I would like to propose “endurance” – the capacity of continuing through time in spite of change – as an alternative to the much used (perhaps overused) notion of sustainability. Sustainability and sustainable development, defined as “development that meets the needs of the present without compromising the ability of future generations to meet their own needs” (World Commission on Environment and Development 43), are key concepts in terms of which discourses on nature have been often framed in recent decades. Underlying such discourses has been a longstanding concern with the relation between nature and technology, premised upon an incompatibility between the two.
In one iteration of it, this concern takes the form of the argument regarding “the disenchantment of nature” – a term introduced by Max Weber – determined by technology. In the story of the disenchantment of nature, as Bronislaw Szerszynski explains (5), “as technology’s powers advance, those of nature withdraw.” Technology renders nature fully explainable – calculable and predictable. Disenchanted by technology, nature becomes “a standing reserve” (Heidegger 257) to be used (up) and, thus, in need of preservation. At stake here is the issue of rationality/reason, given that calculation is traditionally conceptualised as being the essence of reason.
It is precisely this link between rationality/reason and calculation that must be undone, according to Jacques Derrida. Derrida undertakes to rethink reason beyond teleology – beyond (and without) necessary determination and certainty. “A reason must let itself be reasoned with,” writes Derrida (159). Unlike Kant’s teleological reason, which annuls the eventfulness of what comes, “beginning with… the technoscientific invention that ‘finds’ what it seeks” (Derrida 128), a reason that lets itself be reasoned with makes possible the unconditioned event (contingency).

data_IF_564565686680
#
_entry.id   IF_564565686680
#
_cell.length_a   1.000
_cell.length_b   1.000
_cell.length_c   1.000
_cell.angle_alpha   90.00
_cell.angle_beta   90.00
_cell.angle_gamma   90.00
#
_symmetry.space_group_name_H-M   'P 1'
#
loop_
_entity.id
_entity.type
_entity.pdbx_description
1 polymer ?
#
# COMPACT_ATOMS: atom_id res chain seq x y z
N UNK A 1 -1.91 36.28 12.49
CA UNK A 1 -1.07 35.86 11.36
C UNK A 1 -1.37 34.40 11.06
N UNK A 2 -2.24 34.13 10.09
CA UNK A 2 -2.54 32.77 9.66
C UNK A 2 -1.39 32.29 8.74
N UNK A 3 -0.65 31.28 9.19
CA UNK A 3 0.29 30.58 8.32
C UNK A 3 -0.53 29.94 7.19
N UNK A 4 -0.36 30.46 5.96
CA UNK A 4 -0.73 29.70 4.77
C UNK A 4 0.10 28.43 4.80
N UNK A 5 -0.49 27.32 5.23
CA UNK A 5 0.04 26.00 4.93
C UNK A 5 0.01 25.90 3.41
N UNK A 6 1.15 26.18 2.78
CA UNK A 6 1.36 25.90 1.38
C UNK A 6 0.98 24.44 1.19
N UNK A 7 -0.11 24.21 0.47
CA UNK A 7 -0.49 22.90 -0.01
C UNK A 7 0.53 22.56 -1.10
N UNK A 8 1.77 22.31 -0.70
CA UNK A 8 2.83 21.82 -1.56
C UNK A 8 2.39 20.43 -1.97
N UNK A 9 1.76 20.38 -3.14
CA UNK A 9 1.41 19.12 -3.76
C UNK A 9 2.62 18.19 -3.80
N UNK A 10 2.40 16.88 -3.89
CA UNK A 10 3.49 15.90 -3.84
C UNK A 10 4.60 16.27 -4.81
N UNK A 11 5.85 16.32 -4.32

To build on Derrida’s thought, I suggest that reasoning with reason is linked to measure (rather than calculation) – to the performance of figuring out and keeping (the right) measure. “Measure” here means limit, proportion, and standard of comparison. It is the site on which – through the practice of care, of awareness – seemingly incompatible things and beings can be brought together and put in relation to one another in ways that make possible the emergence of the event. As such, measure becomes an aesthetic procedure that embraces unpredictability and a form of knowledge that grows from uncertainty, from a place of not (fully) understanding.
The right measure is a matter of figuring out what works for each person individually and in relation to the others. It materialises in a specific style of life – a life of care, an examined life. Socrates stated that the unexamined life is not worth living; perhaps there is value in this thought.
My claim is that reason – or reasoning with reason – can be an aid in this experiment of figuring out the right measure. More than this, I would like to propose – perhaps as an experience of thought – that reason/reasoning with reason potentially opens the way for another concept of technology, different from the modern one emphasising the power of technology to overcome contingency and to offer the certainty characteristic of teleological reason (as calculation). This concept would be closer to the one with which the classical thinkers (Plato and Aristotle, among others) operated. This is the concept according to which “technai” – “intrinsically uncertain and unpredictable in their outcomes” – “were activities involving the making of things in a way which was guided by logos, by reason” (Szerszynski 52). To be clear, in this formula, reason would be used in the non-teleological sense. At the interface between such a concept of technology and such a concept of nature the possibility of endurance potentially emerges.
Derrida, Jacques. “The ‘World’ of the Enlightenment to Come (Exception, Calculation, Sovereignty).” In Rogues: Two Essays on Reason. Trans. Pascale-Anne Brault and Michael Naas. Ed. Werner Hamacher. Stanford, CA: Stanford University Press. 2005. Print.
Heidegger, Martin. “The Question Concerning Technology.” In Philosophy of Technology: The Technological Condition: An Anthology. Eds. Robert C. Scharff and Val Dusek. Malden, MA: Blackwell Publishing. 2003. pp.252-265. Print.
Szerszynski, Bronislaw. Nature, Technology, and the Sacred. Malden, MA: Blackwell Publishing. 2005. Print.
World Commission on Environment and Development. Our Common Future. Oxford: Oxford University Press.1987. Print.